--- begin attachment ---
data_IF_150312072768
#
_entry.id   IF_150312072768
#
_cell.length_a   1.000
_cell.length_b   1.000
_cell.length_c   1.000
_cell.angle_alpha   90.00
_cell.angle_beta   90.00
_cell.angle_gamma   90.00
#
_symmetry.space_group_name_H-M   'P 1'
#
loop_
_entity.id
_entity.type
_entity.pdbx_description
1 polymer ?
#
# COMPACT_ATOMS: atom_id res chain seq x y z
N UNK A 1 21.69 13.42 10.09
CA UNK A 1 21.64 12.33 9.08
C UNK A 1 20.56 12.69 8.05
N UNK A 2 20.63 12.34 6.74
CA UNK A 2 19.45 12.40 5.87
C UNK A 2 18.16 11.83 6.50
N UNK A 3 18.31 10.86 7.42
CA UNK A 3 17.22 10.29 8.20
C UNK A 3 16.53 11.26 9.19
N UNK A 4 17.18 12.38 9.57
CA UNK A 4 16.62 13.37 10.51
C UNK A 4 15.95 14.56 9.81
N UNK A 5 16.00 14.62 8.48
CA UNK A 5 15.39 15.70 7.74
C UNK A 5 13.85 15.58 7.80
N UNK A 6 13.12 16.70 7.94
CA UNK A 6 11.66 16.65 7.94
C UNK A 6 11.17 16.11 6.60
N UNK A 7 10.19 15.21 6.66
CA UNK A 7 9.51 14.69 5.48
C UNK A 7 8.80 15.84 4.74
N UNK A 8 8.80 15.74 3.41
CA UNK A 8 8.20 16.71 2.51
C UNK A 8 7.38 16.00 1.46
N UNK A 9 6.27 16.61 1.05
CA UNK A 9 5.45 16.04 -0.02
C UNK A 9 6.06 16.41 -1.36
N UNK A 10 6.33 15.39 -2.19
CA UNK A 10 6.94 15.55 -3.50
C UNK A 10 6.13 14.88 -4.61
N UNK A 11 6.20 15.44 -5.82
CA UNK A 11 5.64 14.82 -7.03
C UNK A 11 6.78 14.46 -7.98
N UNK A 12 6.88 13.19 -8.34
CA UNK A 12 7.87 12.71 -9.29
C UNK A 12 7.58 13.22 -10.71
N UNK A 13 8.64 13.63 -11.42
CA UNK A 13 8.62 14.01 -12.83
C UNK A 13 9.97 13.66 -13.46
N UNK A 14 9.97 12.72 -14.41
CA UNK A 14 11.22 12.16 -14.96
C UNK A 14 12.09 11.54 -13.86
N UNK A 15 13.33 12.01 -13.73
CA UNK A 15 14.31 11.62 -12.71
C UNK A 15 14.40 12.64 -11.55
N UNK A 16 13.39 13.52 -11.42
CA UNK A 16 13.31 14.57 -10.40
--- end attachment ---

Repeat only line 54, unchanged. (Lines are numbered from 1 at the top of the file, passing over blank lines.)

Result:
N UNK A 12 6.88 13.19 -8.34